The synthesis of GAGs requires the installation and protection of a 2-deoxy-2-amino functionality. The hexosamine unit is either V-acetyl-^-d-glucosamine or jV-acetyl-^-d-galactosamine, with the former being more extensively employed, largely because of its ready availability and relatively low cost. Galactosamine, a rare and expensive sugar, is less attractive for use as a starting material. Consequently, several methodologies have been developed for the installation of the 2-amino functionality into d-glucal and d-galactal building blocks, both of which are readily available at modest cost. Regardless of the strategy, the j -protecting group employed must survive several chemical manipulations while maintaining facile conversion to the corresponding acetamide at the conclusion of the synthesis. Presumably, the most convenient j -protecting group for GAG synthesis would be the acetate group, since this would eliminate the need for an j -deprotection and acetylation sequence at the conclusion of the synthesis. However, the V-acetate group generally imports poor solubility to the sugar; therefore, a range of alternative V-protecting groups including phthalamide [19], azide [20], trichloroacetyl [21], trichloroethoxy-carbonyl [22], and benzenesulfonamide [23] are currently employed.

The widely used 2-deoxy-2-azido group has been accessed by the azidonitration [24] of d-glucal or d-galactal. In general, this route is more attractive for the preparation of j -acetyl galactosamine derivatives because it produces predominantly two isomers owing to the strong preference for the C2 azido group to exist in the equatorial orientation (presumably due to the sterically disfavored axial approach). On the other hand, azidonitration of d-glucal gives rise to four isomers: 1:1 mixtures of both the gluco- and mannoazidonitrate derivatives (Scheme 2). In either case, the C1 nitrate can then be transformed into a variety of functional groups such as halides, acetates, or methyl ethers. Additionally, the azide is stable under a wide range of glycosylation conditions and can readily be reduced and acetylated at the conclusion of the synthesis.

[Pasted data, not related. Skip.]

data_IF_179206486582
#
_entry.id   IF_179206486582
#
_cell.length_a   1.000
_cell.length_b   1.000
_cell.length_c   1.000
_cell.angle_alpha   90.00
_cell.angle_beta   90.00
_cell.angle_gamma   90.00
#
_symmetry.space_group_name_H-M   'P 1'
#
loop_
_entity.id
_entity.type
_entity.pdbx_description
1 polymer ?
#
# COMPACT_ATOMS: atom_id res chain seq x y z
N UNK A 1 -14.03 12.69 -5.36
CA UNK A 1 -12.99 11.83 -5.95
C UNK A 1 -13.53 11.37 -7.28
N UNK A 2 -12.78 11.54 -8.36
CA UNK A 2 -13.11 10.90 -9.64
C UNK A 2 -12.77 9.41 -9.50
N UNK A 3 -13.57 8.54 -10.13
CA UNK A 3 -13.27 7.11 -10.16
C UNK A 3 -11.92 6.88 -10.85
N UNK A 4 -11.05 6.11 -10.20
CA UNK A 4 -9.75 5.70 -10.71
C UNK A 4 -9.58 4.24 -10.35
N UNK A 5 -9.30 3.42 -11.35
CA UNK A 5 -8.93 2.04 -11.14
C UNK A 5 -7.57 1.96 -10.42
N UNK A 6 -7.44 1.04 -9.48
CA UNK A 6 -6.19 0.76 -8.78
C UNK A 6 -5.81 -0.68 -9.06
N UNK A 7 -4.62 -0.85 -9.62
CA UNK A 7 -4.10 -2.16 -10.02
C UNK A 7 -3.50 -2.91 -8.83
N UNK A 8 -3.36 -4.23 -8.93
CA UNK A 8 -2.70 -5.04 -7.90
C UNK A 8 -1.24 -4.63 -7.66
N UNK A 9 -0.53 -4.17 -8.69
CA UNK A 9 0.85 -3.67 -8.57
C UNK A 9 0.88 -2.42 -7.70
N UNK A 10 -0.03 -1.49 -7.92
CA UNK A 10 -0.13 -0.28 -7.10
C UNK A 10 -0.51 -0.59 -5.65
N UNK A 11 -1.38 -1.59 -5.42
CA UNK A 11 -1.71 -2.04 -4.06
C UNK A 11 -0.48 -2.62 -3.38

The iodosulfonamidation method pioneered by Danishefsky and coworkers offers an alternative method of introducing a 2-deoxy-2-amino moiety into d-glucal or d-galactal scaffolds [25-29]. Briefly, trans-diaxial addition of a glycal is achieved by treatment with an iodonium ion source (yym-collidine iodonium perchlorate) followed by trapping with an arylsulfonamide (Scheme 3). The active glycosylating intermediate formed under basic conditions is believed to be the 1,2-sulfonylaziri-

R1 = C02Me

Scheme 1 A typical retrosynthetic analysis for GAGs

CO y